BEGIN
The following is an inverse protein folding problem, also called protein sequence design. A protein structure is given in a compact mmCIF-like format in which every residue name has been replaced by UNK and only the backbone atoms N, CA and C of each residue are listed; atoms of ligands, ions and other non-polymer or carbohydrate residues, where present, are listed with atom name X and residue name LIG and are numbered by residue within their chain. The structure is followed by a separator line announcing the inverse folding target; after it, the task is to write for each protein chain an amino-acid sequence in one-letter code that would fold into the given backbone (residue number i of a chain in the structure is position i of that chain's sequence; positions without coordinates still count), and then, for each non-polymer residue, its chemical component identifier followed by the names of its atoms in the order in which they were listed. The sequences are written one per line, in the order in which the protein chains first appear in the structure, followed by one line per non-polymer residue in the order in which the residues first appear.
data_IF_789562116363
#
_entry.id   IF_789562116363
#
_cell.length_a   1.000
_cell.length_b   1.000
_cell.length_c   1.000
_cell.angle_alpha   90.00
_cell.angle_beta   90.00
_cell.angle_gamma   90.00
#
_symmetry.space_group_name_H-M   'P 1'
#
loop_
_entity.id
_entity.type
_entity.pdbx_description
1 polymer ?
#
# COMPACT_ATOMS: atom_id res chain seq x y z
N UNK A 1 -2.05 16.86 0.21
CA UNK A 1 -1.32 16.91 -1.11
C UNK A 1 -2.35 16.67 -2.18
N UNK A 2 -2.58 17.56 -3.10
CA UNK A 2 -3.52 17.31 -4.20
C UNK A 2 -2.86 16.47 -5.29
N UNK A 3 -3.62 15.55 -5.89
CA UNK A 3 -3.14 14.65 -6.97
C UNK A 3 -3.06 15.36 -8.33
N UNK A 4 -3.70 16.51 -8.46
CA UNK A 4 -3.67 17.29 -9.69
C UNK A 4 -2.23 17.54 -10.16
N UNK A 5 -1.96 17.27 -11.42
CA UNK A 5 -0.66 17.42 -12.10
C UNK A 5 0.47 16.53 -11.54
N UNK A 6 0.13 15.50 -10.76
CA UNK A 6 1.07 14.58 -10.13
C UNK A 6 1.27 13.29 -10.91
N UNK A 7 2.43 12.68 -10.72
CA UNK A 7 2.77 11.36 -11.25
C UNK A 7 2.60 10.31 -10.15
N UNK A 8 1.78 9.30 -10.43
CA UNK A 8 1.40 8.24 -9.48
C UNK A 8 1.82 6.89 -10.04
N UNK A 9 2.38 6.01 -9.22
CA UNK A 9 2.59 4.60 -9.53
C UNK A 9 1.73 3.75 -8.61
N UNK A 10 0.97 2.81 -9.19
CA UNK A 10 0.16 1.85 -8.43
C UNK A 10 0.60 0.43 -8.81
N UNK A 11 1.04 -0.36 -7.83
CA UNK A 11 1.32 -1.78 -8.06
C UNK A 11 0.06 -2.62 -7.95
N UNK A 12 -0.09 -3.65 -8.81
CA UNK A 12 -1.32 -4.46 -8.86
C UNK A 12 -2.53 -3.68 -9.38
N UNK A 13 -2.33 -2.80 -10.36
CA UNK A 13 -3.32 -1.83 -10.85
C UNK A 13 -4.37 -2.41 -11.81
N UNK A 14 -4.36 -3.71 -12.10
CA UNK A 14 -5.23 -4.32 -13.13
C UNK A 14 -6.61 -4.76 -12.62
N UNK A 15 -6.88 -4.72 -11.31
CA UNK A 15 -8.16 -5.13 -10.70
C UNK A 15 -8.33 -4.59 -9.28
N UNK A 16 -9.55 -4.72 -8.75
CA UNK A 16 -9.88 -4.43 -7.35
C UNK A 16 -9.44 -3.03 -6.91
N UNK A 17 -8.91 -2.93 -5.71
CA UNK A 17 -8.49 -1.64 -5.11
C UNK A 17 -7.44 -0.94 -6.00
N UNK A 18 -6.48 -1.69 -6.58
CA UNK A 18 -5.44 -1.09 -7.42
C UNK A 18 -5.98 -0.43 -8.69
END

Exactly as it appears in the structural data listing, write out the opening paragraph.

The following is an inverse protein folding problem, also called protein sequence design. A protein structure is given in a compact mmCIF-like format in which every residue name has been replaced by UNK and only the backbone atoms N, CA and C of each residue are listed; atoms of ligands, ions and other non-polymer or carbohydrate residues, where present, are listed with atom name X and residue name LIG and are numbered by residue within their chain. The structure is followed by a separator line announcing the inverse folding target; after it, the task is to write for each protein chain an amino-acid sequence in one-letter code that would fold into the given backbone (residue number i of a chain in the structure is position i of that chain's sequence; positions without coordinates still count), and then, for each non-polymer residue, its chemical component identifier followed by the names of its atoms in the order in which they were listed. The sequences are written one per line, in the order in which the protein chains first appear in the structure, followed by one line per non-polymer residue in the order in which the residues first appear.